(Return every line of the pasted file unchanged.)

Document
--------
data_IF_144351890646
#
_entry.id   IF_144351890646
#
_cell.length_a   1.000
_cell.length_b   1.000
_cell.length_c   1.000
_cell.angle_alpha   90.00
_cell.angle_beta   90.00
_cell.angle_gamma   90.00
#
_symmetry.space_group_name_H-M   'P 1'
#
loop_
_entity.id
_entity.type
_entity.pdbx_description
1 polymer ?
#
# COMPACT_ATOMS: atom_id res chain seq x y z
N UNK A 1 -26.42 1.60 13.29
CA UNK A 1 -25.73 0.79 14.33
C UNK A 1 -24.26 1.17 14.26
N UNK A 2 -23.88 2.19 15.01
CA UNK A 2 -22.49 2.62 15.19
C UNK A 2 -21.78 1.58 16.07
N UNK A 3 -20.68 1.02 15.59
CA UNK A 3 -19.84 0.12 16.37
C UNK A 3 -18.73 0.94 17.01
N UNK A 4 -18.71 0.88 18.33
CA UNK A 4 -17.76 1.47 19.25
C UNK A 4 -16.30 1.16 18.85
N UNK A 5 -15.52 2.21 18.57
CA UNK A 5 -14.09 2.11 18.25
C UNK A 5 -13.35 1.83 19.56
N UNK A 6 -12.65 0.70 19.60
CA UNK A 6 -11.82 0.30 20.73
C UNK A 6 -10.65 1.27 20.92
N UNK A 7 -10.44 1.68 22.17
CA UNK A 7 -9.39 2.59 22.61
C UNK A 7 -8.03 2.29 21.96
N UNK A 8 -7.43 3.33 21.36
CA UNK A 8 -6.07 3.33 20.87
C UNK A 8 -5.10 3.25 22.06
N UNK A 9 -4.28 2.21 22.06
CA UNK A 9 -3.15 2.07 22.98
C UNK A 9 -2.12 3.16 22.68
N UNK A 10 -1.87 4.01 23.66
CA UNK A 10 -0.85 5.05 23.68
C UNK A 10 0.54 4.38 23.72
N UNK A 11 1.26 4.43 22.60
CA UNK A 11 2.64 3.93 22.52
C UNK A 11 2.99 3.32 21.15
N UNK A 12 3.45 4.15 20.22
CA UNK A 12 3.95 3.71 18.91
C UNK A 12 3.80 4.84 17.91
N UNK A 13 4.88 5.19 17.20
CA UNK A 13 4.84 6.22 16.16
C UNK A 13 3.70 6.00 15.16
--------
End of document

data_IF_144351890646
#
_entry.id   IF_144351890646
#
_cell.length_a   1.000
_cell.length_b   1.000
_cell.length_c   1.000
_cell.angle_alpha   90.00
_cell.angle_beta   90.00
_cell.angle_gamma   90.00
#
_symmetry.space_group_name_H-M   'P 1'
#
loop_
_entity.id
_entity.type
_entity.pdbx_description
1 polymer ?
#
# COMPACT_ATOMS: atom_id res chain seq x y z
N UNK A 1 -26.42 1.60 13.29
CA UNK A 1 -25.73 0.79 14.33
C UNK A 1 -24.26 1.17 14.26
N UNK A 2 -23.88 2.19 15.01
CA UNK A 2 -22.49 2.62 15.19
C UNK A 2 -21.78 1.58 16.07
N UNK A 3 -20.68 1.02 15.59
CA UNK A 3 -19.84 0.12 16.37
C UNK A 3 -18.73 0.94 17.01
N UNK A 4 -18.71 0.88 18.33
CA UNK A 4 -17.76 1.47 19.25
C UNK A 4 -16.30 1.16 18.85
N UNK A 5 -15.52 2.21 18.57
CA UNK A 5 -14.09 2.11 18.25
C UNK A 5 -13.35 1.83 19.56
N UNK A 6 -12.65 0.70 19.60
CA UNK A 6 -11.82 0.30 20.73
C UNK A 6 -10.65 1.27 20.92
N UNK A 7 -10.44 1.68 22.17
CA UNK A 7 -9.39 2.59 22.61
C UNK A 7 -8.03 2.29 21.96
N UNK A 8 -7.43 3.33 21.36
CA UNK A 8 -6.07 3.33 20.87
C UNK A 8 -5.10 3.25 22.06
N UNK A 9 -4.28 2.21 22.06
CA UNK A 9 -3.15 2.07 22.98
C UNK A 9 -2.12 3.16 22.68
N UNK A 10 -1.87 4.01 23.66
CA UNK A 10 -0.85 5.05 23.68
C UNK A 10 0.54 4.38 23.72
N UNK A 11 1.26 4.43 22.60
CA UNK A 11 2.64 3.93 22.52
C UNK A 11 2.99 3.32 21.15
N UNK A 12 3.45 4.15 20.22
CA UNK A 12 3.95 3.71 18.91
C UNK A 12 3.80 4.84 17.91
N UNK A 13 4.88 5.19 17.20
CA UNK A 13 4.84 6.22 16.16
C UNK A 13 3.70 6.00 15.16